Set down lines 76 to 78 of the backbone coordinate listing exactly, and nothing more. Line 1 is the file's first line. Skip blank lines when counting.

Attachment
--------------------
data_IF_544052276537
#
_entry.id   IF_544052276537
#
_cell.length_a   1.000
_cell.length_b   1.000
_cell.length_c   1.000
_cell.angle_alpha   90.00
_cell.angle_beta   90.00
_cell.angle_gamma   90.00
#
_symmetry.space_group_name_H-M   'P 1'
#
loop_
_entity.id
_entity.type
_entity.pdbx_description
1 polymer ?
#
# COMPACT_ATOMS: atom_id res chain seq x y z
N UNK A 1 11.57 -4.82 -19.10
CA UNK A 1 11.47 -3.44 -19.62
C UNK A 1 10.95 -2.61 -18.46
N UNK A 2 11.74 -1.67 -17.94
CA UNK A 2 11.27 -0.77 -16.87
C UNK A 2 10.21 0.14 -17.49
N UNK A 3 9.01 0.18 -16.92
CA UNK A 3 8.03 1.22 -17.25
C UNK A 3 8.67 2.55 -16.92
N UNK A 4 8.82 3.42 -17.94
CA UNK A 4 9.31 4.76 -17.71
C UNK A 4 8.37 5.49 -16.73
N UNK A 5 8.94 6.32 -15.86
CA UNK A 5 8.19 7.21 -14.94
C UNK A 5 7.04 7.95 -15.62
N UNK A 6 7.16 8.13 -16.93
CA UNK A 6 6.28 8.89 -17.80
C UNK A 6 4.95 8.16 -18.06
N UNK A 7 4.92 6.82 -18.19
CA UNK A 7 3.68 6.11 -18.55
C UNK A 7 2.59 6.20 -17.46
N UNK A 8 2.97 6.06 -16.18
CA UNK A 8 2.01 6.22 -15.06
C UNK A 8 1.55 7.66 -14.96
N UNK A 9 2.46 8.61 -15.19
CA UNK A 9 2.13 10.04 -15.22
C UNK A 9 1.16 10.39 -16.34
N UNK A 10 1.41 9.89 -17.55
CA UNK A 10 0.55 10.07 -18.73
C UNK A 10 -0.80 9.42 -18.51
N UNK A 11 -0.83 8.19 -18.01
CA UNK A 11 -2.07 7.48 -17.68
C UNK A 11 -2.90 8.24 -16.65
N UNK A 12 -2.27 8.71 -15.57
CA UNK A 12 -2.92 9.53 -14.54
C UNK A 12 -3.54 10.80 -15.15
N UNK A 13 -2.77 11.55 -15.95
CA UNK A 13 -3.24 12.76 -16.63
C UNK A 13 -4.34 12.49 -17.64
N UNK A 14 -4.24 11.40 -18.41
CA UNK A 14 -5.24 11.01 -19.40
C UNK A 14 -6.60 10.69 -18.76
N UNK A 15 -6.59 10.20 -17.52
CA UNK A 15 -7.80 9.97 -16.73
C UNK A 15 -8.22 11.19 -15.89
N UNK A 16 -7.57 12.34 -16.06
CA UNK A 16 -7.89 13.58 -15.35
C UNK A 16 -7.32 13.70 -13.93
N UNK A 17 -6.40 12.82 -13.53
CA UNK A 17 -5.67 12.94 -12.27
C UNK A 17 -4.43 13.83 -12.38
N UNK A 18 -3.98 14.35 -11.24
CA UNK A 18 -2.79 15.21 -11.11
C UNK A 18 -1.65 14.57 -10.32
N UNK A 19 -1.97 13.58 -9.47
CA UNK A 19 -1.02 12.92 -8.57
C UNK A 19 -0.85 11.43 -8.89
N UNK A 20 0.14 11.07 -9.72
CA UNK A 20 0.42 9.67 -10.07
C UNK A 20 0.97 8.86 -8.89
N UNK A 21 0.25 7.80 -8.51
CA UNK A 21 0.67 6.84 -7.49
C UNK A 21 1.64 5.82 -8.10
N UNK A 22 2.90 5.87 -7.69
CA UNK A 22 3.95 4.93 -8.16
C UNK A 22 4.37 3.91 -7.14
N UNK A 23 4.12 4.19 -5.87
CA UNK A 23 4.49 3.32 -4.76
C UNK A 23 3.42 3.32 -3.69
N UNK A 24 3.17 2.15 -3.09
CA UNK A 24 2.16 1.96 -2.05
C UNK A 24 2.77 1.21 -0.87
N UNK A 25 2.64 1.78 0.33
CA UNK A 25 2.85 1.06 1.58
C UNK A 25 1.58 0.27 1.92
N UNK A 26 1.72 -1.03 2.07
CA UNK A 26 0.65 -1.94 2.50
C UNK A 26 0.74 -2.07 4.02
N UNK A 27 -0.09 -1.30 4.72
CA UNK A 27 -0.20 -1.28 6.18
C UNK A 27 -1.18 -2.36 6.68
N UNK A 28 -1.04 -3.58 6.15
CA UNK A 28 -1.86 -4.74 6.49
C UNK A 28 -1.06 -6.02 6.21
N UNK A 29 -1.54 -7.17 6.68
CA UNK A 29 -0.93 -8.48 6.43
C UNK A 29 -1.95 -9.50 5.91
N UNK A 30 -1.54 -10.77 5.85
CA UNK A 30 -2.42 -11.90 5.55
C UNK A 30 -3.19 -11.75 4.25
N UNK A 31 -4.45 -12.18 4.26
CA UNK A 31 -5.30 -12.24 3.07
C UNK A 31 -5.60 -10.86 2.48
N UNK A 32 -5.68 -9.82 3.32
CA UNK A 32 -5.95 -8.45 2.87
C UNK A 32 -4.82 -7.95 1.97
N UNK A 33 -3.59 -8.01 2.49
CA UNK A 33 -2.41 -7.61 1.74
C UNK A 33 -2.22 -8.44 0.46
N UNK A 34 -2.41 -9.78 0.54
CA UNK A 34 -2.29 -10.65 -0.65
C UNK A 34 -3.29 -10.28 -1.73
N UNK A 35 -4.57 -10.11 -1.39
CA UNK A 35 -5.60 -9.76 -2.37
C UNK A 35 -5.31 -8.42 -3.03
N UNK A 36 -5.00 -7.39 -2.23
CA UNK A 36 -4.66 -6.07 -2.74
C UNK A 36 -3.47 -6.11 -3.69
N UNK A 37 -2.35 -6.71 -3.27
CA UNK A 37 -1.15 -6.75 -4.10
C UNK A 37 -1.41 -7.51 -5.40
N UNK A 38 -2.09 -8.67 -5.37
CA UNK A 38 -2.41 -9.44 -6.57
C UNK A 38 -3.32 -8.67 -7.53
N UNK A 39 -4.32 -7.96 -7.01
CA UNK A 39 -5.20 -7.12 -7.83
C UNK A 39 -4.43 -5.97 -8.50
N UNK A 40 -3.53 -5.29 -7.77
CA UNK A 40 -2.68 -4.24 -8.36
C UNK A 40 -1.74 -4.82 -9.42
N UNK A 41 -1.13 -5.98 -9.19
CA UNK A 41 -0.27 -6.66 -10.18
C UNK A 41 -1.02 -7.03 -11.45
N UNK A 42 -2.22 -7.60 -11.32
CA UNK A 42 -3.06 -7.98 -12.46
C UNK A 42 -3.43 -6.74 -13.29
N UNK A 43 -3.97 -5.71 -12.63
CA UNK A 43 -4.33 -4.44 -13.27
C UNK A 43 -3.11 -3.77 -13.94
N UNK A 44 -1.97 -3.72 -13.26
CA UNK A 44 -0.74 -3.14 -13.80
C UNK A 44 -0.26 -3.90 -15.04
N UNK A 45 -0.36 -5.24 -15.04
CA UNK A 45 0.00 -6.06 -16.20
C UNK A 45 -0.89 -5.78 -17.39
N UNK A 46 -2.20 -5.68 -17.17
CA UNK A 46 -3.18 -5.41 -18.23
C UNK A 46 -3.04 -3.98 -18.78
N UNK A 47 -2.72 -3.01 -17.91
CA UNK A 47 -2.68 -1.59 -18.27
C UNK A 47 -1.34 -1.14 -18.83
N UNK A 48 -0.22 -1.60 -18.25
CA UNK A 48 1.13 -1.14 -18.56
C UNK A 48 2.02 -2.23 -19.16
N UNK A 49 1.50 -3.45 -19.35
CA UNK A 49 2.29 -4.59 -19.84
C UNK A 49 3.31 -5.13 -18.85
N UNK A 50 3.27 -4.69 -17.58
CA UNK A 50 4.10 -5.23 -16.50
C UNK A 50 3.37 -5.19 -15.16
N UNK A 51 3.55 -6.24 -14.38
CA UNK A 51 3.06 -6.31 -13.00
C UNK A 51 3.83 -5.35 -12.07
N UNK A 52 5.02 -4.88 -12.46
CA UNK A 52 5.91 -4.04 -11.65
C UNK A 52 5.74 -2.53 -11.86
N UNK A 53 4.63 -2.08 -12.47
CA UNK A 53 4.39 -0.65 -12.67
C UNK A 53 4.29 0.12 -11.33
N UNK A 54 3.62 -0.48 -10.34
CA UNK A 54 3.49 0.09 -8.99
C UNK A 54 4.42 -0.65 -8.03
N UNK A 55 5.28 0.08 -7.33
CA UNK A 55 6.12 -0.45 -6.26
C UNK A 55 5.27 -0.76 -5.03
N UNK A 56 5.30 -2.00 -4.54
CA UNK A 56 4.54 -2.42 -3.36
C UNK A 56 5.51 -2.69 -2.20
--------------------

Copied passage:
CA UNK A 19 -1.02 12.92 -8.57
C UNK A 19 -0.85 11.43 -8.89
N UNK A 20 0.14 11.07 -9.72